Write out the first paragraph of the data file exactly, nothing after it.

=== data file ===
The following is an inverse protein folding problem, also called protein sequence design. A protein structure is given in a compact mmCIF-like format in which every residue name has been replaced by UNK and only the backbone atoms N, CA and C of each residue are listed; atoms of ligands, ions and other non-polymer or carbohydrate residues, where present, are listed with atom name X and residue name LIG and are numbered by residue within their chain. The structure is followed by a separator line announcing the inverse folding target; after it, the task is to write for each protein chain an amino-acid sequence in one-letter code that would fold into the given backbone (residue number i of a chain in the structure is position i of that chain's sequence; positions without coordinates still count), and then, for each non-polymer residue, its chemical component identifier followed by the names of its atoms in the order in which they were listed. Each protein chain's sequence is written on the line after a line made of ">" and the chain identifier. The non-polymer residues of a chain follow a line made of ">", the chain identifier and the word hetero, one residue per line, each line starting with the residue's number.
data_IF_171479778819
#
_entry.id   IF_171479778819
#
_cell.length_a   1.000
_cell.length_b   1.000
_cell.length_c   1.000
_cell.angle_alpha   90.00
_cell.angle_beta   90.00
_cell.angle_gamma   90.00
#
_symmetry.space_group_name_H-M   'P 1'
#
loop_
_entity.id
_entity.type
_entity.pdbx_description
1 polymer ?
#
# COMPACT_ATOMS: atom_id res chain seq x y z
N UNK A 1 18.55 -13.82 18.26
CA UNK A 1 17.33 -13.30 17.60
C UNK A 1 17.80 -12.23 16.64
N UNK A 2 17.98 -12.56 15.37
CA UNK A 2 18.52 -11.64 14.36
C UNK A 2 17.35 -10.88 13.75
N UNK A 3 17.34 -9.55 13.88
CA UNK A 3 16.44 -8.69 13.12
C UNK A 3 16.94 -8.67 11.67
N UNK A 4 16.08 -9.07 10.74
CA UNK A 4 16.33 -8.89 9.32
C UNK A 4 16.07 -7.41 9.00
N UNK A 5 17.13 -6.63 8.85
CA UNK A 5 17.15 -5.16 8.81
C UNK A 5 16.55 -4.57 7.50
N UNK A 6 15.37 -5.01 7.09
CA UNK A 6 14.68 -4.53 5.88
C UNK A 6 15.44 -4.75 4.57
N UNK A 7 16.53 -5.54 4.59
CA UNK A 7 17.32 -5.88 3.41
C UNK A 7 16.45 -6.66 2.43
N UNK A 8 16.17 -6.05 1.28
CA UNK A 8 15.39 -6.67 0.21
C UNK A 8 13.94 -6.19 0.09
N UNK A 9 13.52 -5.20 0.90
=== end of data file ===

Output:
The following is an inverse protein folding problem, also called protein sequence design. A protein structure is given in a compact mmCIF-like format in which every residue name has been replaced by UNK and only the backbone atoms N, CA and C of each residue are listed; atoms of ligands, ions and other non-polymer or carbohydrate residues, where present, are listed with atom name X and residue name LIG and are numbered by residue within their chain. The structure is followed by a separator line announcing the inverse folding target; after it, the task is to write for each protein chain an amino-acid sequence in one-letter code that would fold into the given backbone (residue number i of a chain in the structure is position i of that chain's sequence; positions without coordinates still count), and then, for each non-polymer residue, its chemical component identifier followed by the names of its atoms in the order in which they were listed. Each protein chain's sequence is written on the line after a line made of ">" and the chain identifier. The non-polymer residues of a chain follow a line made of ">", the chain identifier and the word hetero, one residue per line, each line starting with the residue's number.